You should have a third-party mobile device management (MDM) tool that can help with malware blocking, policy enforcement, logging, and encryption from a centralized platform. An MDM also enables IT to remotely wipe a device if it is lost or stolen. You can use integrated MDM features within file sharing solutions that only affect company data.
Other potential infrastructure needs to accommodate a BYOD program include:
- Identity access management (IAM) with two-factor authentication.
- Access Control Lists (ACLs) that define which devices, users, apps, etc., have been granted access to specific areas of your network.
- A VPN cloud network tool that uses secure servers for online security and privacy, allowing IT to replace personal employee IP addresses with a generic IP address.
- An endpoint protection program to keep employees informed of lesser-known attack vectors such as fake antivirus scanners.
- A common delivery method, such as Secure Sockets Tunneling Protocol (SSTP), that provide and secure a single form of entry for all types of devices, thus avoiding the cost of supporting various services tailored to devices.
- A way to contain data that exists on personal devices, typically through a combination of device encryption and remote wiping.
Written security policies that are shared and accepted by staff and regularly reviewed by IT stakeholders
Once personal devices are used to access company networks and data, they should adhere to the organization’s IT security policies. It’s important that employees realize this before they begin using their own devices. While a BYOD policy is separate from an acceptable use policy, the two sets of rules should be integrated.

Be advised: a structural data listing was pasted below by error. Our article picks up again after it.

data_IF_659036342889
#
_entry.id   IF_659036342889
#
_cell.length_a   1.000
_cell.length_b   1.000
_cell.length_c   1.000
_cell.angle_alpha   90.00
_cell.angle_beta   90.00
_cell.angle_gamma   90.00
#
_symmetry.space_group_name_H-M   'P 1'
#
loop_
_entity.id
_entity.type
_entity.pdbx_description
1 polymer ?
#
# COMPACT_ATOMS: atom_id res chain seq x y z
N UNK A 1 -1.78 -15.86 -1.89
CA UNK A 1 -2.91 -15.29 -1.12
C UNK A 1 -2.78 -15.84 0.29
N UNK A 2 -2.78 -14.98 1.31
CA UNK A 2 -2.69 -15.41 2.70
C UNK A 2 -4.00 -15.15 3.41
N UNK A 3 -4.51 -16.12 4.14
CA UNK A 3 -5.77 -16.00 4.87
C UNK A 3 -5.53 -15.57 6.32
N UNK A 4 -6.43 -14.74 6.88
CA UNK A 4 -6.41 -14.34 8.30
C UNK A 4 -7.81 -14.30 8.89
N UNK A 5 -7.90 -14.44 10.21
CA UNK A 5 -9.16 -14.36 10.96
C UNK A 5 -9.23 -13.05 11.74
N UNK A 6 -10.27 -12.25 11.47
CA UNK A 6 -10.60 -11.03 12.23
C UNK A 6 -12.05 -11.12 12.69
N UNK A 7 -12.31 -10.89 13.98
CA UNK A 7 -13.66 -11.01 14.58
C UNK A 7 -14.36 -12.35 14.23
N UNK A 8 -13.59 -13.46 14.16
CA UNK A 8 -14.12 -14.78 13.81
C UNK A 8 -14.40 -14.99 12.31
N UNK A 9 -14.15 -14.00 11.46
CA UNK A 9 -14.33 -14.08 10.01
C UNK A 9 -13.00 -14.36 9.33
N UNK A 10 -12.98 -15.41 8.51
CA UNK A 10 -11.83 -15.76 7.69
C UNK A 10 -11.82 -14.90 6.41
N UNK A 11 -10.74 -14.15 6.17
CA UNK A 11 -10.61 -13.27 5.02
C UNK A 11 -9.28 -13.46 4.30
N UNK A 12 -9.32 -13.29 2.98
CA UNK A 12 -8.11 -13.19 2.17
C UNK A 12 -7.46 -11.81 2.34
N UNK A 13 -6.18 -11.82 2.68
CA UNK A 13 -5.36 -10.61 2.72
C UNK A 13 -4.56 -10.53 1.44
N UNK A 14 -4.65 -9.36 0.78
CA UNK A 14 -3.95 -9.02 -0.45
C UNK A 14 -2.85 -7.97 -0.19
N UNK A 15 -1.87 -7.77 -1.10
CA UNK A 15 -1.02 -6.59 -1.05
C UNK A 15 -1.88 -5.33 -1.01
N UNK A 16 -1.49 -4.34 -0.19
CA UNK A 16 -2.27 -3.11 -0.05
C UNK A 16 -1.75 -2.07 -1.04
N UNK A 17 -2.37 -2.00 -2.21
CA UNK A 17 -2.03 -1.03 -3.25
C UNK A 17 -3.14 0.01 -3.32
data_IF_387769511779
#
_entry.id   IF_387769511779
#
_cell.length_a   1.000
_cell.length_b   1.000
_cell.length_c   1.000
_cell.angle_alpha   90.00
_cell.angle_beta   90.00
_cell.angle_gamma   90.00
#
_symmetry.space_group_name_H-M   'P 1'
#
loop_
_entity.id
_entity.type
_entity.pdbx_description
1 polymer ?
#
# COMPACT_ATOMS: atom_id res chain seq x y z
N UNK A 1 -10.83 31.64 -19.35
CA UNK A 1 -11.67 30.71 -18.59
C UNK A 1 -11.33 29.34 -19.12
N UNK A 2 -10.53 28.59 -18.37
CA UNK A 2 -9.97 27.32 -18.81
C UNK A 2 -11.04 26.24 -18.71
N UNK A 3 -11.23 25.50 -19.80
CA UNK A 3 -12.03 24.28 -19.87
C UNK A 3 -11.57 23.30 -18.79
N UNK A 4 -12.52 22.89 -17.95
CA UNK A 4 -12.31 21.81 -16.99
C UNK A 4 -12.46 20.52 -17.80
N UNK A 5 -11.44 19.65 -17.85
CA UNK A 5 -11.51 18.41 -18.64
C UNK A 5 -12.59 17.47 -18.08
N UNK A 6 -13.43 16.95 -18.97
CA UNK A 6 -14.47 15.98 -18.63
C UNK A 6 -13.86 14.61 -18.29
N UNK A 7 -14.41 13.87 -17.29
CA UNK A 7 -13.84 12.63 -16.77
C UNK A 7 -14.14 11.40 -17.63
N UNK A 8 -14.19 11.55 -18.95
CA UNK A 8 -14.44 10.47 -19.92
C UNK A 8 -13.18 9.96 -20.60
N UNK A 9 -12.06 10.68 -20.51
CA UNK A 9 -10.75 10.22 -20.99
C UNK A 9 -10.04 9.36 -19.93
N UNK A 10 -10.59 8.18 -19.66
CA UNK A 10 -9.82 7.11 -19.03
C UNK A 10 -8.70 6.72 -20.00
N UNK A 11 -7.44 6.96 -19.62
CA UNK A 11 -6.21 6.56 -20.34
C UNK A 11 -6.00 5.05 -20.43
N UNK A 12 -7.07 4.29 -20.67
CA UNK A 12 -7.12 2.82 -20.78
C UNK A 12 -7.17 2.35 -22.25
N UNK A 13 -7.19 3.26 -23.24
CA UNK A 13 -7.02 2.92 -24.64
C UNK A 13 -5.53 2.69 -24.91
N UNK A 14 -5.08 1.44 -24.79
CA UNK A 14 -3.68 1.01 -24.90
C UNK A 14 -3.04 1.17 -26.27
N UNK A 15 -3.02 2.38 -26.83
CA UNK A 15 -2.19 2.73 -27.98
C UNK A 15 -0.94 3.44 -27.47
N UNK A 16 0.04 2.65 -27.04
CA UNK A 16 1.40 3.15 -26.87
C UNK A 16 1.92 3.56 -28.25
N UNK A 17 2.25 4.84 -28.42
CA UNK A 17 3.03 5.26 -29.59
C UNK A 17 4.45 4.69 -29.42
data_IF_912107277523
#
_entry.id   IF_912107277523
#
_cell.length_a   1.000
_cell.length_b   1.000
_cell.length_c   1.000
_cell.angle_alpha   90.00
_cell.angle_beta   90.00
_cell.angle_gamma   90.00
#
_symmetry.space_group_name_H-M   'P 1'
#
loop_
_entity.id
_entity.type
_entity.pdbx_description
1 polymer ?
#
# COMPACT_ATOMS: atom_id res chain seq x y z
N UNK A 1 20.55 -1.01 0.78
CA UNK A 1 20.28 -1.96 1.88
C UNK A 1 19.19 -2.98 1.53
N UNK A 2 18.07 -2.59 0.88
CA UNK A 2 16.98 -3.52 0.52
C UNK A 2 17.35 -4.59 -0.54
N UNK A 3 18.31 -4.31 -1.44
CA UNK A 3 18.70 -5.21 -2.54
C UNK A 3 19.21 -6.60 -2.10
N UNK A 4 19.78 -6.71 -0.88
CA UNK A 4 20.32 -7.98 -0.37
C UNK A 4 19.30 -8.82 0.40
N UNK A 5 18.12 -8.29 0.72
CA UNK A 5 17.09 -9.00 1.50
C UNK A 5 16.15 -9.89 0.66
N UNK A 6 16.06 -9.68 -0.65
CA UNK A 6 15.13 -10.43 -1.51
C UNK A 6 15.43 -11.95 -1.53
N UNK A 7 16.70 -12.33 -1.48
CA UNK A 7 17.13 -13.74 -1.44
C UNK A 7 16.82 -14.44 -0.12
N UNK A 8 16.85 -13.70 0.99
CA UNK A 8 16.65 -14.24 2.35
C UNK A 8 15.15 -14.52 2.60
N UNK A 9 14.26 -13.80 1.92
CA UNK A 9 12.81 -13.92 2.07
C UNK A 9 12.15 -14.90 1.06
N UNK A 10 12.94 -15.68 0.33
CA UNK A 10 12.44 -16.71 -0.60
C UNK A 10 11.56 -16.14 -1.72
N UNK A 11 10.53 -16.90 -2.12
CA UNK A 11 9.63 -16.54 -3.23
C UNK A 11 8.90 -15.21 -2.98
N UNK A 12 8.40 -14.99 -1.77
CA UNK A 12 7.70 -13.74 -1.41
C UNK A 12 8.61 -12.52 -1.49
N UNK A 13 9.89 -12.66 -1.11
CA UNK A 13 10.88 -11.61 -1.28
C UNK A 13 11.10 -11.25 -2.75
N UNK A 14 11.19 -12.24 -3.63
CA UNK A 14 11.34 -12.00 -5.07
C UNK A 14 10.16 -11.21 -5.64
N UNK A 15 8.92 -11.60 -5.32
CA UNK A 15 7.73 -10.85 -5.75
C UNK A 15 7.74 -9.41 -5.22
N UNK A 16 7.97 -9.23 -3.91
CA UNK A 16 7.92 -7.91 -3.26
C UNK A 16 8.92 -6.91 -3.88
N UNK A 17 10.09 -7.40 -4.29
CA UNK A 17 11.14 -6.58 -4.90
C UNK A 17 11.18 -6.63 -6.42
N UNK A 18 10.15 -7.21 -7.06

There are many components a BYOD policy should include. One of the basic provisions is a list of what devices people can use.
Whether personal devices or company-issued, anything that connects to your network should be protected by strong passwords, antivirus software and data loss prevention (DLP), and full disk encryption for disk, removable media and cloud storage.
All BYOD policies should also include a prohibition on using jailbroken or rooted devices. This involves disabling certain security measures installed by the manufacturer. Without that security in place, people can download apps that have not been vetted and approved for download. Theoretically, employees can download a rogue app that appears like a harmless game, but is in fact designed specifically to harvest sensitive data or disrupt operations.
Your BYOD policy should also clearly state that you assert the right to wipe devices that have accessed your networks and that may have been compromised. A disclaimer should be included stating that you will take precautions to prevent the employee’s personal data from being lost in the event it must be wiped, but they should also keep that information backed up just in case.
IT needs to set specific boundaries regarding how personal devices are treated compared with company-issued ones. These boundaries need to be written and communicated across the organization.
Considerations for a service policy include:
- Level of IT support for initial connections to the network
- Whether the company’s IT department will provide support for broken devices
- Support for applications installed on personal devices
- Under what circumstances can employees enlist Help Desk support for personal devices
- Will you provide a loaner device if the employee’s personal device is being serviced
- Will the company reimburse the employee a percentage of the cost of purchasing and maintaining a personal device used for work purposes